Florida’s statutes for punitive damages have gone through changes over the last 20 years. A recent decision issued by the Second District Court of Appeal (No. 2D16-1603) addresses arguments centered on which version of the punitive damages statute applied in a wrongful death action. In this case, a tobacco company appealed a second amended final judgment in favor of a daughter acting as the personal representative of her mother’s estate. The daughter filed a Florida wrongful death action against the tobacco company, alleging her mother’s death was caused by the company’s negligence, fraudulent concealment, and conspiracy to commit fraudulent concealment.
The daughter was awarded both compensatory and punitive damages. The jury found the company to be 60% responsible for the compensatory damages, awarding nearly $3 million. It also awarded over $12 million in punitive damages as related to the conspiracy and concealment claims. The trial court had previously vacated the punitive damages award, which was then reinstated by the Second District Court of Appeal. Upon remand, the daughter moved for entry of the full amount into the judgment, but the company objected. It argued the punitive damages were subject to the post-1999 statutory cap. The trial court overruled the objection and entered the full amount of damages awarded, including interest. The tobacco company appealed.
The appellate court agreed with the trial court’s determination that section 768.73(1)(a) and (b), Florida Statutes (1995) applied rather than the post-1999 version that requires punitive damages to be capped at the amount that is three times greater than the compensatory damages award. The tobacco company had argued the post-1999 version applied because the daughter’s wrongful death action was based on her mother’s death in 2007. The company also attempted to argue that even if the pre-1999 version of the punitive damages statute applied, the daughter fell short of the legal requirements by not showing the damages award was supported by clear and convincing evidence.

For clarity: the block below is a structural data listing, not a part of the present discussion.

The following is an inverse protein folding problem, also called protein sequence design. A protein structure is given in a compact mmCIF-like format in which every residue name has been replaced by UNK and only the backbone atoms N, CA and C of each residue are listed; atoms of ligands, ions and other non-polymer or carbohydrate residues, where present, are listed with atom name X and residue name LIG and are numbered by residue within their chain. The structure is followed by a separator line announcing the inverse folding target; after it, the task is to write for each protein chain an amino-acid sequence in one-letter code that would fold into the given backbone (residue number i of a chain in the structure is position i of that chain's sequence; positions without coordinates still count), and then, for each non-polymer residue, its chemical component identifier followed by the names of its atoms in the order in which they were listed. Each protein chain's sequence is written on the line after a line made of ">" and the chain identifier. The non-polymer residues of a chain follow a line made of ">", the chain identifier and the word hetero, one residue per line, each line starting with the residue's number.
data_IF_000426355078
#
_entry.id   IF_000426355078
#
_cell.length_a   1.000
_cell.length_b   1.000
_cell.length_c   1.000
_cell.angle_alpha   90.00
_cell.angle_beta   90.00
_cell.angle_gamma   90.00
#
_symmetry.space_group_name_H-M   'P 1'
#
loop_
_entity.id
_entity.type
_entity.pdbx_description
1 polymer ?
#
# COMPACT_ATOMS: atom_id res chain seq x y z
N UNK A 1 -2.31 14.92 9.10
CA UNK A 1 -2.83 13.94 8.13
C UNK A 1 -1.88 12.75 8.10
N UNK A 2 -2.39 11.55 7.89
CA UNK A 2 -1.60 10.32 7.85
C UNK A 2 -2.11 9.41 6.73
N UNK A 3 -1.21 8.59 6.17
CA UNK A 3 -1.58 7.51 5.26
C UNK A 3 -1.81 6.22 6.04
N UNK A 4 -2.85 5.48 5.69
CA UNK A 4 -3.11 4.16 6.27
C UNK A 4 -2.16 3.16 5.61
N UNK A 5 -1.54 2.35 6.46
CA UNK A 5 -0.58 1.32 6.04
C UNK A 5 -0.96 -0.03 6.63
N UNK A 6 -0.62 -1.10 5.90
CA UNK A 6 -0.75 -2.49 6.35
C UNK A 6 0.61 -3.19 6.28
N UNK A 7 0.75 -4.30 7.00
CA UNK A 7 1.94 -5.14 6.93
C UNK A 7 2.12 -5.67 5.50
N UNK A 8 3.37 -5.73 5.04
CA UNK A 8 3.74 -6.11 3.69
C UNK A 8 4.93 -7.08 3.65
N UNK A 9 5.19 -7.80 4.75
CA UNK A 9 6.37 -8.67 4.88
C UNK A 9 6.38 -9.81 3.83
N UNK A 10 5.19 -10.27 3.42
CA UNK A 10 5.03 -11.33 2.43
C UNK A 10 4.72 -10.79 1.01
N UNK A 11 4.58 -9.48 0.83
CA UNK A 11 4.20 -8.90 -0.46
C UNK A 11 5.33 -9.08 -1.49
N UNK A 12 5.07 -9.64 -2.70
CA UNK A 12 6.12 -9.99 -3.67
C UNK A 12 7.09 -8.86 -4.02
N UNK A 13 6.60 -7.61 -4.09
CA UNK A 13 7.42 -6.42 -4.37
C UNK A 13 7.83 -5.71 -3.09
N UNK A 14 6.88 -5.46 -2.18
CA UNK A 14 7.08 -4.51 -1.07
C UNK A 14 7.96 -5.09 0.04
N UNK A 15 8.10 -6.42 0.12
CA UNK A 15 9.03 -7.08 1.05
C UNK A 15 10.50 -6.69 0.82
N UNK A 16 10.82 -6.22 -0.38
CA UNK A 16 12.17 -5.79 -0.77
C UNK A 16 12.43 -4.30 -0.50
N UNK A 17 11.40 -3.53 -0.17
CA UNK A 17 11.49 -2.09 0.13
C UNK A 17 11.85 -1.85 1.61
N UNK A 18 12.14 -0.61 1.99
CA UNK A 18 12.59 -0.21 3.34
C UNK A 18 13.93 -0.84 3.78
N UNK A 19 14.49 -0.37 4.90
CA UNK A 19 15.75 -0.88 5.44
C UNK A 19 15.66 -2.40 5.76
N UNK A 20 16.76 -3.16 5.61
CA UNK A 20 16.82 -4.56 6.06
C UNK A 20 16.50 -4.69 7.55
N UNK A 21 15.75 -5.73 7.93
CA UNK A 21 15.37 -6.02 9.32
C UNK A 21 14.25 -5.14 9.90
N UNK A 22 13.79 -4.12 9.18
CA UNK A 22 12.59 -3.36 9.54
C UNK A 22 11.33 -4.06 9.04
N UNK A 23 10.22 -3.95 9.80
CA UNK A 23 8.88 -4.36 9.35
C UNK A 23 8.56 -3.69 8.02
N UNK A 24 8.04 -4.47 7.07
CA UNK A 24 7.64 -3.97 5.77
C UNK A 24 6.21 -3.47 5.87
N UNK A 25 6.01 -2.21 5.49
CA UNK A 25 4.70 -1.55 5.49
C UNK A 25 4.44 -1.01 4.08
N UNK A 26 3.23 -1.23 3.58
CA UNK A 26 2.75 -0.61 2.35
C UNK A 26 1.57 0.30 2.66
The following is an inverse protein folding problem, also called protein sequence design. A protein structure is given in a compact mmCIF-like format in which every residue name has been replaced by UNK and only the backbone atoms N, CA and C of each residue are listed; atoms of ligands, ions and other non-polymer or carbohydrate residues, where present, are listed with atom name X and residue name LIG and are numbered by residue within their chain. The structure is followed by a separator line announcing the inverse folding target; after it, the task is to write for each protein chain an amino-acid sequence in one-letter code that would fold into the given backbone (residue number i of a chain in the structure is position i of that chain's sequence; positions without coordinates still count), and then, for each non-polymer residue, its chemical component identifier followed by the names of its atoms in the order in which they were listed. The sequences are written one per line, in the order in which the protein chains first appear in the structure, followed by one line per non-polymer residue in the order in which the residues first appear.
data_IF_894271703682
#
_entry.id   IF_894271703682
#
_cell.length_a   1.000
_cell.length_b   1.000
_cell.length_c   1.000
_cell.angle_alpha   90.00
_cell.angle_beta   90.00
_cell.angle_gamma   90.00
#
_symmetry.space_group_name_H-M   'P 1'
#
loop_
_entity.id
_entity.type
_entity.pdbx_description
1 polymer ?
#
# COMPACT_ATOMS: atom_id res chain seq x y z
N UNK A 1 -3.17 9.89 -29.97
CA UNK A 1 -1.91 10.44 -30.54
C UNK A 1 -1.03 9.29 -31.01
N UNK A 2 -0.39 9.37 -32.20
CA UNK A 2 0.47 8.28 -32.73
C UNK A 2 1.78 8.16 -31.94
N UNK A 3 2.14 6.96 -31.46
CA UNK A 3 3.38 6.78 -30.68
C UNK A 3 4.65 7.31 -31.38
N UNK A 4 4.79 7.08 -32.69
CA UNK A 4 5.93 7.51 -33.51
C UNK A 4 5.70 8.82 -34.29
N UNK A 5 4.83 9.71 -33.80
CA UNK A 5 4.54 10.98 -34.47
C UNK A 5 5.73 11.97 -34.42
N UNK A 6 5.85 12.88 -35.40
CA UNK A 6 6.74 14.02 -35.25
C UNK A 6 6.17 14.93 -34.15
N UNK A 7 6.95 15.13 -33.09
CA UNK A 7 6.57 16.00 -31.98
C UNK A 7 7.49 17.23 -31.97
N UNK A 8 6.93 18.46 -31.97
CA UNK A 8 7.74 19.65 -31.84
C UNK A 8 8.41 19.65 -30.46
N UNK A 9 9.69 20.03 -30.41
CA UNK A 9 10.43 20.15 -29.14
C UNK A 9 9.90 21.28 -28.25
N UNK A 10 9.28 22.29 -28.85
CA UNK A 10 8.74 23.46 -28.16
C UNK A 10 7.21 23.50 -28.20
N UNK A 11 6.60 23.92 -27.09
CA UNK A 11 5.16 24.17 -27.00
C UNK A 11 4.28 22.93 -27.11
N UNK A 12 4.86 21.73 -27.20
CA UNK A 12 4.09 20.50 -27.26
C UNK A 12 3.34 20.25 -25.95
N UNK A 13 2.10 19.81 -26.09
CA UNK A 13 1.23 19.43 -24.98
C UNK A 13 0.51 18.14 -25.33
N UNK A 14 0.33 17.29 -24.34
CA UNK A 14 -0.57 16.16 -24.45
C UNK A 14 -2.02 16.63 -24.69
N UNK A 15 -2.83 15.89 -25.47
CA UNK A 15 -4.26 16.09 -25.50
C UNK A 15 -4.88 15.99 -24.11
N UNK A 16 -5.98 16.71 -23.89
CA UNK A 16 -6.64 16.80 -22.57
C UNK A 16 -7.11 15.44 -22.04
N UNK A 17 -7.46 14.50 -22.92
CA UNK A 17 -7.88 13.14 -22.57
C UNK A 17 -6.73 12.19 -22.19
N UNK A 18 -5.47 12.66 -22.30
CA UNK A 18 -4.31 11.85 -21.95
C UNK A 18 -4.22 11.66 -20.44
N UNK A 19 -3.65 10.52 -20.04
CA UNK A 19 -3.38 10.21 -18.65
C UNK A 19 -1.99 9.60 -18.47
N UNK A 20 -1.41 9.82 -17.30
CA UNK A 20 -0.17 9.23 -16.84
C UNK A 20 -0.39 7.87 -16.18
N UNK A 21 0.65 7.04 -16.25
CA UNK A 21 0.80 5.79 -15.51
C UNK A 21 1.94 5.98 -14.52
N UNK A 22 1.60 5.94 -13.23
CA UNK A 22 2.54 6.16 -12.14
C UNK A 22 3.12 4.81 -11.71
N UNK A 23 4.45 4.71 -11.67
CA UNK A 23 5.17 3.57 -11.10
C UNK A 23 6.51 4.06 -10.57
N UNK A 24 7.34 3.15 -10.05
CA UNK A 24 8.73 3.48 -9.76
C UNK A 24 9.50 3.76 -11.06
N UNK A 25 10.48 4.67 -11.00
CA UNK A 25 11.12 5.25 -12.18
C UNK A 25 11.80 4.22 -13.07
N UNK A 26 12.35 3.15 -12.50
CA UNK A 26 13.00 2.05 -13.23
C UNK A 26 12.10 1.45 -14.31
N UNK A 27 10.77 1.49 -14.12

The legislative history indicates the 1999 amendments apply only to causes of action that arise after the effective date of the act. The appellate court agreed that the applicable version of the statute is the one ‘in effect when the cause of action arose.’ The court did not agree with the tobacco company’s argument that the cause of action arose with the decedent’s death. While that is the case in many wrongful death lawsuits, this case is a part of a class of actions against tobacco companies for those who suffered tobacco-related diseases that manifested by November 21, 1996. The decedent suffered from or was diagnosed with several qualifying conditions to be a member of the class of plaintiffs in this series of lawsuits on or before this date. At no point did the jury dispute the decedent’s status.
The tobacco company also tried to claim that punitive damages were not subject to this classification. Again, the appellate court disagreed, since they had previously ruled a claim for punitive damages is not a separate, free-standing cause of action in an earlier, similar decision. The appellate court additionally determined the tobacco company had waived the argument that the three-to-one cap should apply. The court found the tobacco company did not argue the cap should be imposed until the hearing in 2016 after the first appeal was reversed. The court ruled the company was procedurally barred from raising the argument on this appeal. The appellate court also found the daughter showed there was clear and convincing evidence to support the award when she addressed the issue out of caution. The Court of Appeal declined to reverse the lower court’s ruling and affirmed the ruling imposing the judgment for the full compensatory and punitive damages award plus interest.
A deep understanding of wrongful death law is essential in complex litigation like this case. The Florida wrongful death attorneys at Donaldson & Weston are here to help you maximize the damages you need and deserve. Call today at 772-266-5555 or 561-299-3999.
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